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Exemption for Consumption at Sea

IntheslotIntheslot Posts: 342 Deckhand
So here's the statutes:

622.38 Landing fish intact.
The operator of a vessel that fishes in the EEZ is responsible for ensuring that fish on that vessel in the EEZ are maintained intact and, if taken from the EEZ, are maintained intact through offloading ashore, as specified in this section.

(a) The following must be maintained with head and fins intact: cobia, king mackerel, and Spanish mackerel in or from the Gulf, Mid-Atlantic, or South Atlantic EEZ, except as specified for king mackerel in paragraph (g) of this section; dolphin and wahoo in or from the Atlantic EEZ; South Atlantic snapper-grouper in or from the South Atlantic EEZ, except as specified in paragraph (h) of this section; finfish in or from the Caribbean EEZ, except as specified in paragraphs (c) and (d) of this section; and finfish in or from the Gulf EEZ, except as specified in paragraphs (c) and (d) of this section. Such fish 151 may be eviscerated, gilled, and scaled, but must otherwise be maintained in a whole condition.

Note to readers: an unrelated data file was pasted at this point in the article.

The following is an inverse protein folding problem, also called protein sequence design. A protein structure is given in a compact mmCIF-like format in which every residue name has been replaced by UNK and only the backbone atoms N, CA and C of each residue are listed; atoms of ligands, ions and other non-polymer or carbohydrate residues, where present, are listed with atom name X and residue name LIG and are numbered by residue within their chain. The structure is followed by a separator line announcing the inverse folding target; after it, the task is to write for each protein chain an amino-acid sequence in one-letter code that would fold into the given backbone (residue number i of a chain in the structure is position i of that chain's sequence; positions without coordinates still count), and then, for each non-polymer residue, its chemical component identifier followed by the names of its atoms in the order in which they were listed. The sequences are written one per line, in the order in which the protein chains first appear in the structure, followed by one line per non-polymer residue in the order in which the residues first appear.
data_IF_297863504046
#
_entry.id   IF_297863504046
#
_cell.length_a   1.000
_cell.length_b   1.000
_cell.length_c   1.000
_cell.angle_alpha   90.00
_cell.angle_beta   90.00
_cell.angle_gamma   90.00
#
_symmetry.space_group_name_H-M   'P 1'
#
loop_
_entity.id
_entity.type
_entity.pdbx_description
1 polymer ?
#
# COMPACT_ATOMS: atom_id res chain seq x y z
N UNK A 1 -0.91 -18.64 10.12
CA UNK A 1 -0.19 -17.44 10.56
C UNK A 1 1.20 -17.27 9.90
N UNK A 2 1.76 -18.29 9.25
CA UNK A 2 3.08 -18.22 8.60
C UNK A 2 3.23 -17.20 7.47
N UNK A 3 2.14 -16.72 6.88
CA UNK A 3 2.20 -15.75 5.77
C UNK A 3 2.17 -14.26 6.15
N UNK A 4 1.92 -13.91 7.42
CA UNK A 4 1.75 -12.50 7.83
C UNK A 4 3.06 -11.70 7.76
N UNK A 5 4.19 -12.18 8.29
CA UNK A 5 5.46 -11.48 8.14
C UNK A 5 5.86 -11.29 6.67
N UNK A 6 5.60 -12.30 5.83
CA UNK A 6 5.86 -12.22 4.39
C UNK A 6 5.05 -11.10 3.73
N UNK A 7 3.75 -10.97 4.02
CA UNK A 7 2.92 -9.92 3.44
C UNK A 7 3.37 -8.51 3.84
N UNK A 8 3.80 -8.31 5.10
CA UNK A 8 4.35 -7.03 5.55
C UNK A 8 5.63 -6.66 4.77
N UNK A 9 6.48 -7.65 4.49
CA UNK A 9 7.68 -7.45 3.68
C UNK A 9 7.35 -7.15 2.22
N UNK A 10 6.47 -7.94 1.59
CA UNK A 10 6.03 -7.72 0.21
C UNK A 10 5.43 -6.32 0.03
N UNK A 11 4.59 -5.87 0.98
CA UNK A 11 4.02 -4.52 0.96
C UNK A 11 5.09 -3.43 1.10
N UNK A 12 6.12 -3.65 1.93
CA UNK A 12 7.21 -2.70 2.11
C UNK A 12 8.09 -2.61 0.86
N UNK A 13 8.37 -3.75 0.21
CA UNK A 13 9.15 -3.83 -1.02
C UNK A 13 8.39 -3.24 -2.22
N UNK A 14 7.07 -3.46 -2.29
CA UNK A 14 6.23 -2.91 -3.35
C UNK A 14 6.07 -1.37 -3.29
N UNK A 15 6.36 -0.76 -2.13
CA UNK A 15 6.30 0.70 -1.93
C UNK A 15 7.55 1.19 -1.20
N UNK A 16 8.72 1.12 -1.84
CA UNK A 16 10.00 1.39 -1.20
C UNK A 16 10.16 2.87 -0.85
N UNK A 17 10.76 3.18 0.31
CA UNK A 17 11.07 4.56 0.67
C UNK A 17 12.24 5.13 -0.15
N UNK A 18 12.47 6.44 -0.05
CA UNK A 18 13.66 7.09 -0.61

(b) A Caribbean spiny lobster in or from the Caribbean EEZ must be maintained with head and carapace intact.
(c) Shark, swordfish, and tuna species are exempt from the requirements of paragraph (a) of this section.
(d) In the Gulf EEZ or Caribbean EEZ:
(1) Bait is exempt from the requirement to be maintained with head and fins intact. See § 622.31(n) regarding a prohibition on the use of Gulf reef fish as bait.
(i) For the purpose of this paragraph (d)(1), “bait” means--
(A) Packaged, headless fish fillets that have the skin attached and are frozen or refrigerated;
(B) Headless fish fillets that have the skin attached and are held in brine; or
(C) Small pieces no larger than 3 in3 (7.6 cm3) or strips no larger than 3 inches by 9 inches (7.6 cm by 22.9 cm) that have the skin attached and are frozen, refrigerated, or held in brine.